El Cheapo one-man brake bleeder kit

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theholycow
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El Cheapo one-man brake bleeder kit

Postby theholycow » Sat Sep 29, 2012 7:40 am

http://napaonline.com/Catalog/CatalogIt ... 0387035357
http://www.autozone.com/autozone/access ... 46839_0_0_
http://www.pepboys.com/product/details/ ... ake_tools/
http://www.harborfreight.com/one-man-br ... 37201.html
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I don't think I got mine at a parts store or Harbor Freight. I'm pretty sure I got it at a discount store many years ago. Photos and reviews indicate that it's the same damn thing everywhere you buy it.

Anyway, I got it for a scant couple of bucks but, owing to my distaste for bleeding hydraulic systems and extreme skepticism about this cheesy looking doodad, it never came out of the package. Last year I failed at bleeding my pickup's brakes with a MityVac, then ended up doing it with a helper to push the brake pedal...that's annoying.

More recently I needed to bleed (and flush) my wife's SUV's brakes. I decided that, despite my skepticism, this thingamabobber was worth a try. The tube fit securely onto the bleeder nipple. The magnet felt a little weak but it never failed to hold the unit to the frame. Now on to the main event: To my surprise, it worked! It worked perfectly, even on the first pump when I wasn't sure the tube would even get filled up.

The small bottle, weak magnet, and potentially short tube are mild annoyances at worst and can all be worked around with minor hacking if you plan to use it often. (I'd recommend a hard drive magnet.) However, if you're a professional or doing this more often then you probably wouldn't waste your time with a $2 to $8 tool, instead using a nice vacuum pump brake bleeding system, or a pressure bleeder at the master cylinder, or even just a souped up version of this same tool. For the DIYer this thing is perfect, those mild annoyances barely register on the same scale as bleeding the brakes without it and the price is right.

Performance: Does the job perfectly.

Handling: Magnet's slightly weak.

Practicality: Bottle's a little small and tube (while plenty long enough for the job I did) may be short for some jobs.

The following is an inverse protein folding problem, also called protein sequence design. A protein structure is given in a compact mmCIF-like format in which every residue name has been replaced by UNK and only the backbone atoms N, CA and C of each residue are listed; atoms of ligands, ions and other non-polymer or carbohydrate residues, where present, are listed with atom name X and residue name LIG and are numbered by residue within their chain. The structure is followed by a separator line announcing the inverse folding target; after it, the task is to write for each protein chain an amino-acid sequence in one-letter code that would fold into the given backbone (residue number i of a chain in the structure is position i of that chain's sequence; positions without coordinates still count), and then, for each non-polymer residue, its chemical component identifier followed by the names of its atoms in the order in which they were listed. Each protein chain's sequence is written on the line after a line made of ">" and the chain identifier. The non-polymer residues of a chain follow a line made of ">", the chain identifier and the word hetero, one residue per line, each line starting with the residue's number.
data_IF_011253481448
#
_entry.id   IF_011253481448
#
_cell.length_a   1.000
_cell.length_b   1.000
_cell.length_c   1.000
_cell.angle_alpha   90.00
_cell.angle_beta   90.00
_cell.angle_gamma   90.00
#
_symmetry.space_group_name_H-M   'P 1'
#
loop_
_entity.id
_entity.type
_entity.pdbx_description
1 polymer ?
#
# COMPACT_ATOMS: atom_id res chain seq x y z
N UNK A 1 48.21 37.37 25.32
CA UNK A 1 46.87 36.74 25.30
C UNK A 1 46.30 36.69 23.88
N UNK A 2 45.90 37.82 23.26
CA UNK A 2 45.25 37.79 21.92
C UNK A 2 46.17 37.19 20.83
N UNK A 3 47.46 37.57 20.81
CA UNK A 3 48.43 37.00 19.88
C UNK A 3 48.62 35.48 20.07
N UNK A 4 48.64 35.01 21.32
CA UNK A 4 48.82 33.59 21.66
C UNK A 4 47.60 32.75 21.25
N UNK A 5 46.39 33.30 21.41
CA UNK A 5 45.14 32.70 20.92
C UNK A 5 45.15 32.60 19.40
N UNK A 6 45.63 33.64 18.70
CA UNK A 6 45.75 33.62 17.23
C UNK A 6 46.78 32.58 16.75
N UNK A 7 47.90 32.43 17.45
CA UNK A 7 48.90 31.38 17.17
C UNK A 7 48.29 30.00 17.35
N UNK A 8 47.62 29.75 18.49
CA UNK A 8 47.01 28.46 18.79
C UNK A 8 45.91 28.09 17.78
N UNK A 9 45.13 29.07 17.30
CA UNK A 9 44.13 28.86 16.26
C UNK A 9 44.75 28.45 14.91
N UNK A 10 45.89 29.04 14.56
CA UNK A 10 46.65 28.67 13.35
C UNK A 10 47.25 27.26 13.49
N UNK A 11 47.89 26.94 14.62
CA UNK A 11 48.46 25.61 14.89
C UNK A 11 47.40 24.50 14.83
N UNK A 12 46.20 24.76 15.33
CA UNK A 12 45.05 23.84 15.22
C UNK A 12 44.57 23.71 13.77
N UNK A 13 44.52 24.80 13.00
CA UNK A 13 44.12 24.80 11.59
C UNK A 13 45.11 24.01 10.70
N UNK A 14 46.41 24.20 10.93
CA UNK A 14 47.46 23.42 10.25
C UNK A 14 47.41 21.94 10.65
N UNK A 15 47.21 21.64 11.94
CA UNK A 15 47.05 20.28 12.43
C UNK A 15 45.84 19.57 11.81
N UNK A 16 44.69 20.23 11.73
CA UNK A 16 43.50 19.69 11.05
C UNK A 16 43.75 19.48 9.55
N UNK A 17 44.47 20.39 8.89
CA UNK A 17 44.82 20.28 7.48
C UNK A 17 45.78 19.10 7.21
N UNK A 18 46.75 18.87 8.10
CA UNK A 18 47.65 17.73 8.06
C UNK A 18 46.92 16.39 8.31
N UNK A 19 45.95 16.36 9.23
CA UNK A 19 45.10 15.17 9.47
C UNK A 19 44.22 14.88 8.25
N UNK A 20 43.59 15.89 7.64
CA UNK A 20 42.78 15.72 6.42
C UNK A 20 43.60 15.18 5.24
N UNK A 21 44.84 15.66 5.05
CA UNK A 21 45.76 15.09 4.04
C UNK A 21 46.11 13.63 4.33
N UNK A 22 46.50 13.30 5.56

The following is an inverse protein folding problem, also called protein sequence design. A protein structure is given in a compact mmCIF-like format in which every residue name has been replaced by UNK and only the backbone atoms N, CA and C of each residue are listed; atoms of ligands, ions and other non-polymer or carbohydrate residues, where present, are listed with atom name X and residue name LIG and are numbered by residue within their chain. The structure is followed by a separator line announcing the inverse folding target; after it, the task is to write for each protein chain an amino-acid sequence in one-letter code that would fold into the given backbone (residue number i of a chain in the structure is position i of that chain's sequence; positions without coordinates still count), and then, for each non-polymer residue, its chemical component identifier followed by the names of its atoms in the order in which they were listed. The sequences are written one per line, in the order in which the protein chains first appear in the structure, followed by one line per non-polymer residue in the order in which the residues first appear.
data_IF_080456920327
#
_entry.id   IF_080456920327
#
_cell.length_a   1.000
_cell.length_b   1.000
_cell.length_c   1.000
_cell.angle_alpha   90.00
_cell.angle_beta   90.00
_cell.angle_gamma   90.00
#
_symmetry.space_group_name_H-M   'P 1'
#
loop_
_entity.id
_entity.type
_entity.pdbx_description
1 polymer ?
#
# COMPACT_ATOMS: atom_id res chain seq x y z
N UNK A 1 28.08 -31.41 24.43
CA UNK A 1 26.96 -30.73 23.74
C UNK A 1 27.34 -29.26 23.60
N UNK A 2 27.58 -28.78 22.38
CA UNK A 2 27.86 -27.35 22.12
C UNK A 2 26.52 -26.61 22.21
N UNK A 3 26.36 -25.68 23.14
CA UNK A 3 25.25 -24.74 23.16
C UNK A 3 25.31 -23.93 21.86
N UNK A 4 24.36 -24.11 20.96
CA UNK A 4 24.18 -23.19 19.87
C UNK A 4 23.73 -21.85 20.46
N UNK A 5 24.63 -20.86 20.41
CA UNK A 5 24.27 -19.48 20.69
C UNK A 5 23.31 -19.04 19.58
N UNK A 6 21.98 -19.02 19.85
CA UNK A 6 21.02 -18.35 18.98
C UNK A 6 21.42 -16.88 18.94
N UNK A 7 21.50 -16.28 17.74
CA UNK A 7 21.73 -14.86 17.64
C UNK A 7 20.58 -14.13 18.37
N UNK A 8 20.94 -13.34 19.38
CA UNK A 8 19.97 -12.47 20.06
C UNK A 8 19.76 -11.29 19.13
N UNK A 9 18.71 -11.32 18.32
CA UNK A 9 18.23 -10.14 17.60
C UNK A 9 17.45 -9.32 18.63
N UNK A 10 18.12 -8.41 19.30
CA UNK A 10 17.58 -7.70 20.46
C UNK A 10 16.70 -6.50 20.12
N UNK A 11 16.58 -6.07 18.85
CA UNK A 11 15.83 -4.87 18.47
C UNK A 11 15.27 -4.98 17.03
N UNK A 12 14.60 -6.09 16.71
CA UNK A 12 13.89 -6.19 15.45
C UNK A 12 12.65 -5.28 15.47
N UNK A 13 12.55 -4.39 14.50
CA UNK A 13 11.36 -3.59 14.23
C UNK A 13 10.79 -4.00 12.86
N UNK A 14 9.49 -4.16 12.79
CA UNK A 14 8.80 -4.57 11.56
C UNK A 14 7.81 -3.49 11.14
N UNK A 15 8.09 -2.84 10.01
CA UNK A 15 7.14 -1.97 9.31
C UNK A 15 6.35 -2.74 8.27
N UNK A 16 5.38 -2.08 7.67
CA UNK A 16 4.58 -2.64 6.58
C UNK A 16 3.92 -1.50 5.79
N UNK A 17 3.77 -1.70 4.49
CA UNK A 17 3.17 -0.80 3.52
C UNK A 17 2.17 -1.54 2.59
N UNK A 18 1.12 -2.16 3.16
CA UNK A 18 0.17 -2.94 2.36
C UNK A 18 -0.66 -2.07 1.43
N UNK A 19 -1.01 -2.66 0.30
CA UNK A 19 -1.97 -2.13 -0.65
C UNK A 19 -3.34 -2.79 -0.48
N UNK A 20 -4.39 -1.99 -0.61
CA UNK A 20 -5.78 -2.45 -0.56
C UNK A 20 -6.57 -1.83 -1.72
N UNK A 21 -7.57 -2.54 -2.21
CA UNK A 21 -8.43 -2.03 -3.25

Cost to own: Can't be beat.

Feasibility of sexual encounters: Don't even want to think about it.

Fun factor: Getting the job done so easily without a helper is satisfying. Fun, maybe not.

Result: 4/5, but despite my reservations, highly recommended.
1980 Buick LeSabre 4.1L 5MT

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Shadow
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Re: El Cheapo one-man brake bleeder kit

Postby Shadow » Sat Sep 29, 2012 10:26 am

I basically made the same thing using a piece of clear tubing and a 16oz soda bottle.

Just last week I replaced both front calipers on my 4Runner (for the second time!) because the inboard pistons were frozen. This is obviously a design flaw with the calipers....it happens over and over again to just about everyone who owns a 4th generation 4Runner. Anyway, I obviously had to bleed the brakes when I finished installing the new calipers. The rears are incredibly simple. With the key on, you just depress the brake pedal and the pump will continue to push brake fluid through the system until the pedal is released (or the bleeder is closed), effectively removing all air from the line. The fronts have to be bled in a more conventional manner by pumping the pedal.

And of course the job isn't always as easy as that. Somehow, I must have managed to get a bit of air into the ABS module....and the only way to get the air out is to re-bleed with the aid of a scan tool that is capable of opening the ABS valves/solenoids. Since my scan tool doesn't have that capability, I have to either borrow one that does, or pay a shop to do it for me :x
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